Comparative Syntax/Parameters

One of the central questions in Linguistics is "what is a possible human language?". This requires careful investigation into how languages are similar and how languages are different. I'm particularly interested in this second problem. Traditionally, linguists have supposed that there are a handful of dimensions of variations, or "parameters", underlying language variation. On this view, the language learner only needs to "set" a few parameters to arrive at her target grammar. However, we now know the range of phenomena in languages can be quite vast, implying hundreds if not thousands of "parameters". How do we make our theory of language variation flexible enough to characterize the languages of the world, but still restrictive enough to explain how children figure out their own language's grammar? I approach this problem as a traditional syntactic theorist, as well as a psycholinguist interested in language acquisition.

Grammar and Parser

In day-to-day conversation, we typically understand one another with apparently little effort. Traditional linguistic theory reveals that language trucks in detailed data structures, and psycholinguistics reveals that language users leverage memory, attention, and prediction systems to quickly compute these data structures. What is the relation between these cognitive systems and linguistic structures? Some work implies that users are typically quite nimble in using grammatical knowledge in sentence processing, only considering "good" parses. My work has investigated the relation between fine-grained syntactic relations and the mechanisms used to process them. Do all dependencies of the same type show similar processing profiles? This work is heavily cross-linguistic, since a productive strategy for investigating this is comparing whether superficially similar structures show the same processing profile in similar experimental paradigms. So far, the answer seems to be "it depends".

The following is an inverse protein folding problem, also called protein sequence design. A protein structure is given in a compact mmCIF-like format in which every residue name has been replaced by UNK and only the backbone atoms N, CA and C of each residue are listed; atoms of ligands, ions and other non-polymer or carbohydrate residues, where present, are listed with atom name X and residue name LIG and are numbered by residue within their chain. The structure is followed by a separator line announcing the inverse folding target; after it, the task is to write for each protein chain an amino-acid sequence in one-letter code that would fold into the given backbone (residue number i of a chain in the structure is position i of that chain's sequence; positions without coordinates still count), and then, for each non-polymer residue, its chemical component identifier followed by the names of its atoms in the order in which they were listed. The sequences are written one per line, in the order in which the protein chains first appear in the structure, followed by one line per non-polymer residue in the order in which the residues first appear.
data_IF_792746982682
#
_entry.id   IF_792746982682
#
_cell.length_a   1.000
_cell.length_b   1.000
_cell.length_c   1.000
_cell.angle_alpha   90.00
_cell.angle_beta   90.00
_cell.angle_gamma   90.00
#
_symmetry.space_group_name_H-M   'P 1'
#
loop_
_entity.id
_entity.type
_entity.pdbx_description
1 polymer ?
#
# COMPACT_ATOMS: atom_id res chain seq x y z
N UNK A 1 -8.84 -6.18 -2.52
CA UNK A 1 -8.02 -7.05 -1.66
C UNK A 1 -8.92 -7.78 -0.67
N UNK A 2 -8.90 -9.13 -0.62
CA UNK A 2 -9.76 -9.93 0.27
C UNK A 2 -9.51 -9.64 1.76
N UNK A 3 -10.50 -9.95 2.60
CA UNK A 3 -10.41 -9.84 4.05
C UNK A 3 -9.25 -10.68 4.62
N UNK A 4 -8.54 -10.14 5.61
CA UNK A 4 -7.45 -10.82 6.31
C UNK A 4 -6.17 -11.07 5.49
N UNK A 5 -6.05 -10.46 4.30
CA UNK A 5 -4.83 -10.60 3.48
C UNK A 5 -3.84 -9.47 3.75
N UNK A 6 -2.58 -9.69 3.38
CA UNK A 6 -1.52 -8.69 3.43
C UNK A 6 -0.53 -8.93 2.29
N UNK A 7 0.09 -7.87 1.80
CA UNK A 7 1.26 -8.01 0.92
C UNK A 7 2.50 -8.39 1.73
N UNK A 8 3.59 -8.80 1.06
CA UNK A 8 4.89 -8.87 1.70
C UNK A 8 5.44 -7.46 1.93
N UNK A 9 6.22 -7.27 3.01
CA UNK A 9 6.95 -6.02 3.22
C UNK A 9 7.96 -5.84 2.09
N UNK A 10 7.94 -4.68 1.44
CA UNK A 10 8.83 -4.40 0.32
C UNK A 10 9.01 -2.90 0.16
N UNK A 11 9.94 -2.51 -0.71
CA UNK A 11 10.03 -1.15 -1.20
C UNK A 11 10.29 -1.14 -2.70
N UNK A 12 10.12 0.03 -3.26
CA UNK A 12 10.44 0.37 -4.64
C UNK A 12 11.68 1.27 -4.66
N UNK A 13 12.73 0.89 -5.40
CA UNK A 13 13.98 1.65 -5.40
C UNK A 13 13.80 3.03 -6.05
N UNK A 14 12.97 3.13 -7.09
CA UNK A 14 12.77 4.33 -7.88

Languages of Interest

Between cross-linguistic psycholinguistics, comparative syntax, and occasional field methods courses, I've had the pleasure of working on a wide-variety of languages: 
  • Amharic
  • Bengali/Bangla
  • English
  • Ewe
  • Hindi
  • Hmong
  • Japanese
  • Newari/Newar Bhasa
  • Ojibwe
  • Oromo
  • Somali
  • Spanish
  • Vietnamese
  • Zazaki
I hope that the variety only gets wider.